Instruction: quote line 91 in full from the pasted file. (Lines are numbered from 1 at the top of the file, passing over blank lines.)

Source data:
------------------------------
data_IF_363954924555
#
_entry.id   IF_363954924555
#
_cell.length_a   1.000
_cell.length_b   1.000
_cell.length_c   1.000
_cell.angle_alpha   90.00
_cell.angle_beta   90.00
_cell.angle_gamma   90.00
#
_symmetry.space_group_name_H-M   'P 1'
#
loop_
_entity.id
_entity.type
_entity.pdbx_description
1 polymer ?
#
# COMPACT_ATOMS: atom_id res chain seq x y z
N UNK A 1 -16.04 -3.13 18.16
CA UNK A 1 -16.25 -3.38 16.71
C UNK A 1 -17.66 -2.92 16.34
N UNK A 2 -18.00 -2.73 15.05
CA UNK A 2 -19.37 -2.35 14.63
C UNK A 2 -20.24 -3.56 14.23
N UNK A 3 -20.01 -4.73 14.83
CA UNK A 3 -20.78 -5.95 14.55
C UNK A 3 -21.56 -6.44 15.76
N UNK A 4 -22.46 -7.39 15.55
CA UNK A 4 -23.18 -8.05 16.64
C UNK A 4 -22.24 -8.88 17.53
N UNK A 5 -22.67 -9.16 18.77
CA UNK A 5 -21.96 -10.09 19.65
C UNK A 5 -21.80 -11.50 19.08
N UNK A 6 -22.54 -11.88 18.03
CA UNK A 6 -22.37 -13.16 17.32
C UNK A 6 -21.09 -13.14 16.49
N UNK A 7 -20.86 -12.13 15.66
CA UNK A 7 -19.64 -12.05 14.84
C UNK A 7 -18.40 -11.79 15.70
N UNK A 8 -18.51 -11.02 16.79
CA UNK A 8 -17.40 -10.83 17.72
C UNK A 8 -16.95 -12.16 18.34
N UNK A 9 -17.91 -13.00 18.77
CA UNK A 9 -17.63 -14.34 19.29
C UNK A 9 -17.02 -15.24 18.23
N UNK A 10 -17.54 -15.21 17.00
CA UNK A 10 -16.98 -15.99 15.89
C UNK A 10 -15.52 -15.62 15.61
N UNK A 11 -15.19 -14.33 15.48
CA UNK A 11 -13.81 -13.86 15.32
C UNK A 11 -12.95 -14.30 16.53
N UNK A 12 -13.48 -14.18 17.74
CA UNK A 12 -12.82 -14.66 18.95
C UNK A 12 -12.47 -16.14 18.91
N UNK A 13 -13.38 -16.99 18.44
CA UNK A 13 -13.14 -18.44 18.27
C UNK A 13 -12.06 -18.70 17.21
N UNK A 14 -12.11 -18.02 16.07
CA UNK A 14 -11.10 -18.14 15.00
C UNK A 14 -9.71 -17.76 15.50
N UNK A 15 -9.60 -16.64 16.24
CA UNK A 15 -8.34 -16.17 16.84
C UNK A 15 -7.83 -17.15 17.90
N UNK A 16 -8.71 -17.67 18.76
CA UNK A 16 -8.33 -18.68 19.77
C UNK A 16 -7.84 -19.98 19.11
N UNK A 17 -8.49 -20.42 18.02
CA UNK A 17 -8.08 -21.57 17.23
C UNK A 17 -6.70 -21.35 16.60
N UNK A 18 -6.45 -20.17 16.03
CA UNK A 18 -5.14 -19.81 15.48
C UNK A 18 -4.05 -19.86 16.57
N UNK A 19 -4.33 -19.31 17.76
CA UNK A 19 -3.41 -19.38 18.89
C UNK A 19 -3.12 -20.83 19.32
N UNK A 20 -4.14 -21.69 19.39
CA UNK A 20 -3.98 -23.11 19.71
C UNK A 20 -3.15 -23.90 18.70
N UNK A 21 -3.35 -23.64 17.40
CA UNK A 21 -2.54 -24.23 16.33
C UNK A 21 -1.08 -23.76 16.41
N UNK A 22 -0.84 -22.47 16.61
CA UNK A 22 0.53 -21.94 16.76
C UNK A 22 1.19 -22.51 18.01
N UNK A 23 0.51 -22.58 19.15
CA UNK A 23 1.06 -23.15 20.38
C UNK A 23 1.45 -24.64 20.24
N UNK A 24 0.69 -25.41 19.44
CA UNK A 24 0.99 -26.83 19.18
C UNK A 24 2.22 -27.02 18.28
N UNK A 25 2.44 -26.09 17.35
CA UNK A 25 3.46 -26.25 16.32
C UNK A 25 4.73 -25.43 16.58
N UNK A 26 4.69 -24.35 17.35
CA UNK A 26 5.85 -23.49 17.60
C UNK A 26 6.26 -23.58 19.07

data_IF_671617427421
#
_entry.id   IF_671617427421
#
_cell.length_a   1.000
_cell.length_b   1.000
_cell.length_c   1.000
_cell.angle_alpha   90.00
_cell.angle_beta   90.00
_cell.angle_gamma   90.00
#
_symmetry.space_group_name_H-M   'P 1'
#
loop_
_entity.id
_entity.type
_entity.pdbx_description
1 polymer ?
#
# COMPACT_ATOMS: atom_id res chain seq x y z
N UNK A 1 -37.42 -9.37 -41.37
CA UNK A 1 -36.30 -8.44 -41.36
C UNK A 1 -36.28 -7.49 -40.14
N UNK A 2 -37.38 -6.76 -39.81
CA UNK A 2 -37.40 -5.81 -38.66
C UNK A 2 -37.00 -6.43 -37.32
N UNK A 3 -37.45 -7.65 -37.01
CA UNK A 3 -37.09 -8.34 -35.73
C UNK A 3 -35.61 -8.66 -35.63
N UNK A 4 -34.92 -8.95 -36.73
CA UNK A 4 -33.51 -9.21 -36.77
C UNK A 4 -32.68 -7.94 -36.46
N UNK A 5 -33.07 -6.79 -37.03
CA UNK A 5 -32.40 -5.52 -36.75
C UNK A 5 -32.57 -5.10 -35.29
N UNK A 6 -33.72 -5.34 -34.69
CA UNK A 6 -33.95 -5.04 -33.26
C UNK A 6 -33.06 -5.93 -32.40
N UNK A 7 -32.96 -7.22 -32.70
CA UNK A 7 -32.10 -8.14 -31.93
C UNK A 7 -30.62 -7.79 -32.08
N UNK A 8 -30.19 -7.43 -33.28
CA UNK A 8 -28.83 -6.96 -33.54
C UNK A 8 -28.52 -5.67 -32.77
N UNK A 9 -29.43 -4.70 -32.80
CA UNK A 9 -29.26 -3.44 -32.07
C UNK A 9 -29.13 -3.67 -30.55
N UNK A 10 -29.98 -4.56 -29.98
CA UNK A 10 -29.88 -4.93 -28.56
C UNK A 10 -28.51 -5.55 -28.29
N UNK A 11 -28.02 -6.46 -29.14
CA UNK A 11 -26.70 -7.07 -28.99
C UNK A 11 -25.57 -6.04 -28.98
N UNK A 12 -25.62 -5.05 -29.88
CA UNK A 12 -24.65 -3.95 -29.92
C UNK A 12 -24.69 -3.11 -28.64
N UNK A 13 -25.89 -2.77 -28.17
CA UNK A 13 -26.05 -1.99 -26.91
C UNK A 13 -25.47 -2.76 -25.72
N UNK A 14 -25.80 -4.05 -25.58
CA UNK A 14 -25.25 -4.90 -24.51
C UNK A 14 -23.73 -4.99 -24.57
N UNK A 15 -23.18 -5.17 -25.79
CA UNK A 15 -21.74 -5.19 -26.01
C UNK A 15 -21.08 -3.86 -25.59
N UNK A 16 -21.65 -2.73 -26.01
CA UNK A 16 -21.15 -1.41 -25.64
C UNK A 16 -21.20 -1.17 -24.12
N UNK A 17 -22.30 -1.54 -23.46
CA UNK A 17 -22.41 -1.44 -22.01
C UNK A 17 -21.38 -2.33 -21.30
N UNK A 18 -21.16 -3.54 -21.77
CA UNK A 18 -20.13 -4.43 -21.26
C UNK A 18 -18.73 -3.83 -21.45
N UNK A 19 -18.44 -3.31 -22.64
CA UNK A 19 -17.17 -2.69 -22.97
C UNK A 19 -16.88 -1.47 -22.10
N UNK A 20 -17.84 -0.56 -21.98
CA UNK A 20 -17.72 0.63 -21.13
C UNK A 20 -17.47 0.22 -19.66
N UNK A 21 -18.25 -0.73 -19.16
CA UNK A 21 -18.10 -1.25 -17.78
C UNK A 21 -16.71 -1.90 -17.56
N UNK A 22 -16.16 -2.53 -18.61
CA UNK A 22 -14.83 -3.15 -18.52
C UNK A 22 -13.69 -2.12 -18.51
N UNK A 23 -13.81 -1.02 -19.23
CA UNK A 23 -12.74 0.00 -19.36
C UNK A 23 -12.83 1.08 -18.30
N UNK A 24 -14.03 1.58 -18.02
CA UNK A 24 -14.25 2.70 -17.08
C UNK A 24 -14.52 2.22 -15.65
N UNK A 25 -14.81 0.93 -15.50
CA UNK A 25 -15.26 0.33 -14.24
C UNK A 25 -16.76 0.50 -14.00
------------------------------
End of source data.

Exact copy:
CA UNK A 24 0.99 -26.83 19.18